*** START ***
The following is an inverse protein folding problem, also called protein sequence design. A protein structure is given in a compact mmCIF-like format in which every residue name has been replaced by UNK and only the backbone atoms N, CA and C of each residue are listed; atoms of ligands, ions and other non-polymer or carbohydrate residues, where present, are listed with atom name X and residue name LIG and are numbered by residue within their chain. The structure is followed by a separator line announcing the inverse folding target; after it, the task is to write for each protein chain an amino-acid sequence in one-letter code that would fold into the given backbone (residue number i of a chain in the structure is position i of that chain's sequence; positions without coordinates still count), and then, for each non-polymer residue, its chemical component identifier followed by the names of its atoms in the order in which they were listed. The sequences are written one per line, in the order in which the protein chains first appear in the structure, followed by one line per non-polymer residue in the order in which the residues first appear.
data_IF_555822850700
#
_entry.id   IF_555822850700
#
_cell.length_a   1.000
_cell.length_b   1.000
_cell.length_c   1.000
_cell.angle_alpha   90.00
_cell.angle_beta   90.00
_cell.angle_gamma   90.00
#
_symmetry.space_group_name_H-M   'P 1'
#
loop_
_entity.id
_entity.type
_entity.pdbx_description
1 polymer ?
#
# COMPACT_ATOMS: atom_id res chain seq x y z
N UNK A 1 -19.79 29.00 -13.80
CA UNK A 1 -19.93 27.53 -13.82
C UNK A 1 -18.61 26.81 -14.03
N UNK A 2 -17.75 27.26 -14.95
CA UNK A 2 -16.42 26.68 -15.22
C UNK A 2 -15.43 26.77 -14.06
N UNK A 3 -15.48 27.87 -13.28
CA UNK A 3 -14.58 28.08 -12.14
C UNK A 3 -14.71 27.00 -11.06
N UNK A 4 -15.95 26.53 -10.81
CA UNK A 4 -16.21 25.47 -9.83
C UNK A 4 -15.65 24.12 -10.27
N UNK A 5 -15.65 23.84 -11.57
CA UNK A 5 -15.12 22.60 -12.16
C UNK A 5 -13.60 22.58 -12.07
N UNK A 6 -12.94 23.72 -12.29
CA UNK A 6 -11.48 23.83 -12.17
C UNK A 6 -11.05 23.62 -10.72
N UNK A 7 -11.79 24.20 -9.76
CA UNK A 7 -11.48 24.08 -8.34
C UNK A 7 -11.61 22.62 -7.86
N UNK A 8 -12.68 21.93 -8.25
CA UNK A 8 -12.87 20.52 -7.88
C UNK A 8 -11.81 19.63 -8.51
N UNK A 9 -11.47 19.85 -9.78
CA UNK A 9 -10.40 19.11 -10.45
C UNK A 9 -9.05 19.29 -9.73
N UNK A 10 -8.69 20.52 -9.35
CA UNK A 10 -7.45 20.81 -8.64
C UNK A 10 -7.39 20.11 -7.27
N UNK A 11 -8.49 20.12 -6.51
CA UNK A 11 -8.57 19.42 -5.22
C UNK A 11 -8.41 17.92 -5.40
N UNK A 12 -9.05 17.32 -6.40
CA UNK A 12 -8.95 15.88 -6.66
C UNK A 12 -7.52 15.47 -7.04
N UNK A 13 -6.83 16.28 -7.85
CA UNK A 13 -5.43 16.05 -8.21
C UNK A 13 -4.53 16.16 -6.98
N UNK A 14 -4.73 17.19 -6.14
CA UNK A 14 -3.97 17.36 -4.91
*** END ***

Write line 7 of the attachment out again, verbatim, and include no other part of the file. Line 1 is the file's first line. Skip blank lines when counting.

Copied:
_cell.length_b   1.000